Last Monday he had his final hurdle.
The day started as usual at 8.30am and went: school as usual, piano grade 3 exam, classes as usual, lunch as usual, band practice at a different time (cancelled last minute), games as usual, quick change (no time for shower), clarinet exam. We finished about 4.20pm, perhaps. Exhausted.
In between I missed helping to run the school uniform shop. I completely forgot. Thankfully the other mother did not forget. I was, to say the least, a bit stressed by all this. There was a chance that he might be playing a cricket match after lunch. So, for the first time, I was relieved that he came back last Friday and said, "By the way, I was not selected to play for the match."
Whew! What a relief! As I would have had to fetch him from the games grounds (a little drive away), rush him over to school again, get him changed, freshened up, etc, for the exam. No thanks (or should it be "no, thank you?").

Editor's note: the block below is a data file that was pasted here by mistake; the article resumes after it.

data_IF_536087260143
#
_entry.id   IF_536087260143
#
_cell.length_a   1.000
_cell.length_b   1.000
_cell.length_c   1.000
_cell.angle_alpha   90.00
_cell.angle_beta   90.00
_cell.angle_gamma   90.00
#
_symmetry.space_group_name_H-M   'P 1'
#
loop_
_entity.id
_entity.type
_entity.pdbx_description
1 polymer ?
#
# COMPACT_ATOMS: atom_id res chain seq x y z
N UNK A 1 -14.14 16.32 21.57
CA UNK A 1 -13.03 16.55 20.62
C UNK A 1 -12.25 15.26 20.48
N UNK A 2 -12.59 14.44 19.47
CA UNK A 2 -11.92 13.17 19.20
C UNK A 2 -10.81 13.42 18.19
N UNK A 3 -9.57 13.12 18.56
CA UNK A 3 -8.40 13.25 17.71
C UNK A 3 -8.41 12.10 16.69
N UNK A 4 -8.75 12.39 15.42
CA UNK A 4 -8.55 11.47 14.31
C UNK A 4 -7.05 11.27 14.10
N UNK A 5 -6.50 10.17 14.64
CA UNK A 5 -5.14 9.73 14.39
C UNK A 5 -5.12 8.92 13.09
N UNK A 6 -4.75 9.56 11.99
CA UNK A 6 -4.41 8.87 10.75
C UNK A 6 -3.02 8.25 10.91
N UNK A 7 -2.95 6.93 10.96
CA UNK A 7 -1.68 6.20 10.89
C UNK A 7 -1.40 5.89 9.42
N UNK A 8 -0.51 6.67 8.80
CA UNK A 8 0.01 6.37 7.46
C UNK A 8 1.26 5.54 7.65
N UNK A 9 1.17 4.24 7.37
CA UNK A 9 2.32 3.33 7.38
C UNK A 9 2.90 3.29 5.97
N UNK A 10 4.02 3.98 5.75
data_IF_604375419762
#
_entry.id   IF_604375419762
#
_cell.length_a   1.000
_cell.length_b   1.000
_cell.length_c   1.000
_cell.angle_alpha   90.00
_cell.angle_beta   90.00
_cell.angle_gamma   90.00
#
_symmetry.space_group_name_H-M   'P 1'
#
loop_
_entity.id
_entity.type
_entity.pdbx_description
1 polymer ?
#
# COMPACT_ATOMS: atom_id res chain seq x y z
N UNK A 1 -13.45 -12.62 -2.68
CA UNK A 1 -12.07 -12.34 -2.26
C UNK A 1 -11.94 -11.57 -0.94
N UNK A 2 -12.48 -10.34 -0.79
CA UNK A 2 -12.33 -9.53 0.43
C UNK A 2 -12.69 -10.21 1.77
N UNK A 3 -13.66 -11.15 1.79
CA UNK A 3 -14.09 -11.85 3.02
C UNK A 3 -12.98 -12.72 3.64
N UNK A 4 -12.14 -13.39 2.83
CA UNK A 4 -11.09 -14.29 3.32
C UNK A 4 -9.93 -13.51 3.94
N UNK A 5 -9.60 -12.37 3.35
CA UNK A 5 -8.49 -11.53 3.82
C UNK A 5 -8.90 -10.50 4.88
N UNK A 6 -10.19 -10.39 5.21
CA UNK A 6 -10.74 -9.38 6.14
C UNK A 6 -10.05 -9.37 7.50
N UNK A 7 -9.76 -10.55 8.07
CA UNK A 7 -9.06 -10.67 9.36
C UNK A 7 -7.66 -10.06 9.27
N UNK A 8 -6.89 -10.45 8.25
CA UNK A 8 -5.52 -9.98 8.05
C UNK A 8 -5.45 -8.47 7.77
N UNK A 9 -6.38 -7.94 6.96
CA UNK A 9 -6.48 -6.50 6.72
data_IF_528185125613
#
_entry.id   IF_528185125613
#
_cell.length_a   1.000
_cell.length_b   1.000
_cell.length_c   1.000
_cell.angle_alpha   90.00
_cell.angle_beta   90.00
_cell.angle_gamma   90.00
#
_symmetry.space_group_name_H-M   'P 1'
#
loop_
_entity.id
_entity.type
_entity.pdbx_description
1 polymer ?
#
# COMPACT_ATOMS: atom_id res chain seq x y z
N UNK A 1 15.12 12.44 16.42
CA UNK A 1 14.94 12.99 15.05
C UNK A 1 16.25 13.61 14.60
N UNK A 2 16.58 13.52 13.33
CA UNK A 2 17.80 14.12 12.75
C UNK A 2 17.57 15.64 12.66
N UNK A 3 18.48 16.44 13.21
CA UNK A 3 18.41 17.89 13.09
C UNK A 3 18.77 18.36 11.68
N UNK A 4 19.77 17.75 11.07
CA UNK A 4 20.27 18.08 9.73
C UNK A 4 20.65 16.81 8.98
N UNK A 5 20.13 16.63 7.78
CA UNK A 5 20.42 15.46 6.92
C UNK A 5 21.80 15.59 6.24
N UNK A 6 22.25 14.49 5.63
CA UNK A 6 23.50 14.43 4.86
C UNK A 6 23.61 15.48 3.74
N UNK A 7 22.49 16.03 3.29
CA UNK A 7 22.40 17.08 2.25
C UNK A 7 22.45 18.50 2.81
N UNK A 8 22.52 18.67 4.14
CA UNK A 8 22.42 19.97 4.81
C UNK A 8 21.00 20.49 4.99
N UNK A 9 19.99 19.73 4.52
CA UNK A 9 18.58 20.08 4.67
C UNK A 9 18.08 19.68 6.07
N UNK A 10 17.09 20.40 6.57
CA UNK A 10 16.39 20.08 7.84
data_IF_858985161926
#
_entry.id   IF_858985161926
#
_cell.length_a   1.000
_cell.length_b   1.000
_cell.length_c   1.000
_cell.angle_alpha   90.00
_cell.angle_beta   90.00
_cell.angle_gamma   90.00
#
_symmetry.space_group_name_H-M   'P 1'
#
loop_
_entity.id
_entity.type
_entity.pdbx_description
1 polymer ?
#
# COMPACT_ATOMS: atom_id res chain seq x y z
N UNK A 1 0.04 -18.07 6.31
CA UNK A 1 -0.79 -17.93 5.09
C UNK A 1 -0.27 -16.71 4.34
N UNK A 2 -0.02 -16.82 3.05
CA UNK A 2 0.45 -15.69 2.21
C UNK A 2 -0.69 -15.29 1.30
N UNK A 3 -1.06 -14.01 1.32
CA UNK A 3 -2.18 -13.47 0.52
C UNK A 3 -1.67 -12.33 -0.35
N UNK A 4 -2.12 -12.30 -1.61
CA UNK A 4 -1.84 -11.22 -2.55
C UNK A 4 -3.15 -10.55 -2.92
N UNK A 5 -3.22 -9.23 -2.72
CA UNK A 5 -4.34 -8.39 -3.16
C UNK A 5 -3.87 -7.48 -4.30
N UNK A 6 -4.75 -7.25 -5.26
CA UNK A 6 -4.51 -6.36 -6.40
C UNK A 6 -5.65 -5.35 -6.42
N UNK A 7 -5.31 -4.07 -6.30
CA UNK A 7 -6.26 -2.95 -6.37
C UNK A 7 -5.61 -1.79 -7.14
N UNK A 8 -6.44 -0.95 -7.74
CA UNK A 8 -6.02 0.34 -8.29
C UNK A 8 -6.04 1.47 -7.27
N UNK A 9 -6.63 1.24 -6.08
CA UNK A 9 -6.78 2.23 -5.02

This morning I got hauled up by the Director of Music. Apparently son went into the exam hall and spent a minute scrabbling on the floor sorting out his music. The examiner has exactly 12 minutes for each candidate and told him to move along. (The examiner had also been at his job since 9.30am.)
Not his fault, really, I insist. His clarinet teacher has decided that he would pick pieces from three different books. With his piano exams, they use a standard book with the three sections from which they choose a tune. For some strange reason, son had to do pieces from three different rather dated books.
Ah well, I just hope he had not been marked down. We keep making the excuse that he's only seven, or now, he's only eight. So much of his behaviour is really due to his being a really young boy. The fact that he is ahead of his peers in his music and maths does not make him any other more than, well, eight.